What gets in the way of basic fairness at work?
Three things: bias, prejudice, and bullying. Each is different and must be considered separately if we are to come up with the most effective ways to combat each. When a power imbalance is present, things get much worse quickly—discrimination, harassment, and physical violations occur.
Here are some super short definitions to help keep us oriented in a problem that can be very disorienting. Bias is “not meaning it.” Bias, often called unconscious bias, comes from the part of our mind that jumps to conclusions, usually without our even being aware of it. These conclusions and assumptions aren’t always wrong, but they often are, especially when they reflect stereotypes. We do not have to be the helpless victims of our brains. We can learn to disrupt our biases.
Prejudice is “meaning it.” Unfortunately, when we stop to think, we don’t always come up with the best answer, either. Sometimes we rationalize our biases and they harden into prejudices.4 In other words, we justify our biases rather than challenging their flawed assumptions and
Bullying is “being mean”: the intentional, repeated use of in-group status or power to harm or humiliate others. Sometimes bullying comes with prejudice, but often it’s a more instinctive behavior. There may be no thought or ideology at all behind it. It can be a plan or just an animal
instinct to dominate, to coerce.
The most effective responses match the problem you’r trying to solve.
Interrupt bias. When people’s biases are pointed out to them clearly and compassionately, they usually correct them and apologize. An “I” statement is an effective response to bias. “I don’t think you meant that the way it sounded.”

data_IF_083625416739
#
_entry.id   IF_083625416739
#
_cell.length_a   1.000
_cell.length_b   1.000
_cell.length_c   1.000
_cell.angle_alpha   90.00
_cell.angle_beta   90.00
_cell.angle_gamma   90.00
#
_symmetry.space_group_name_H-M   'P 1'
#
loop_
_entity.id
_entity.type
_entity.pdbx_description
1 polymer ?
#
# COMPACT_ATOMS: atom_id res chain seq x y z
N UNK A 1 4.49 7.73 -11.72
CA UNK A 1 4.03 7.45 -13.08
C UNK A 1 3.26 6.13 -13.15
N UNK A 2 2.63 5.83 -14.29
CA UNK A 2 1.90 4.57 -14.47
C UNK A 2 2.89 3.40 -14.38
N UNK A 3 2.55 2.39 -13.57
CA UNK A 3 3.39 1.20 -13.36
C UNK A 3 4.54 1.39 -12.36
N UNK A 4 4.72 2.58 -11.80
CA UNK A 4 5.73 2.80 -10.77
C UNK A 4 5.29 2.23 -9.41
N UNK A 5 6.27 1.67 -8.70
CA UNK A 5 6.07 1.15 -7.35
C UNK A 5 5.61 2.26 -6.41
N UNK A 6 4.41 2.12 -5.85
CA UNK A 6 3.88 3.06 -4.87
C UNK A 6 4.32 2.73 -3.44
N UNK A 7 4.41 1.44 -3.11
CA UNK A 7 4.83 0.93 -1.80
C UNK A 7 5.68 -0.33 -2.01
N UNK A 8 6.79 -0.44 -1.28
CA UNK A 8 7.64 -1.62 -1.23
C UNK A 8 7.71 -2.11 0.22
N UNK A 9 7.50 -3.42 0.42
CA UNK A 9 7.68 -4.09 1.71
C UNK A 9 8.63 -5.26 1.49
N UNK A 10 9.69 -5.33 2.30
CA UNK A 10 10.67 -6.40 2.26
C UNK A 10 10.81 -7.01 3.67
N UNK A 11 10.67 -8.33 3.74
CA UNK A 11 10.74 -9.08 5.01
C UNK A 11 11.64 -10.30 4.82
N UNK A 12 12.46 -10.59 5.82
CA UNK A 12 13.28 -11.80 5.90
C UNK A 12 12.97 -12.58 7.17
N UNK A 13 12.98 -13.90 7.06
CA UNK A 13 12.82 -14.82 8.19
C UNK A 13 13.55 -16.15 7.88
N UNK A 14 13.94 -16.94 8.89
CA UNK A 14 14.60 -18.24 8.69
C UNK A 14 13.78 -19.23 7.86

Address prejudice with a code of conduct that explains where the line is between one person’s right to believe anything and another’s not to have those beliefs imposed on them. An “it” statement appeals to this code. “It is illegal to…” or “It is an HR violation to…” or “It is ridiculous to…”
Bullying has to incur real consequences to be stopped. A “you” statement is effective. “You can’t talk to me like that!” or “What’s going on for you here?”
Your degrees of responsibility when confronting bias, prejudice, and bullying depend on your role. If you’re the leader, it’s your job to prevent these things from destroying your team’s ability to collaborate. If you’re an observer, you have an obligation to intervene, even if it’s just to pull the target aside after and offer compassion. If you are the person who caused harm, your obligation is to listen and address. And if you are the target of bias, prejudice or bullying, you get to choose your response. Being a proponent of Radical Candor, my instinct is to speak up, but I have no desire to tell you what you “should” do. My advice though is that if you choose silence, make it an active choice.
Here is a cheat sheet you can use in the heat of the moment:
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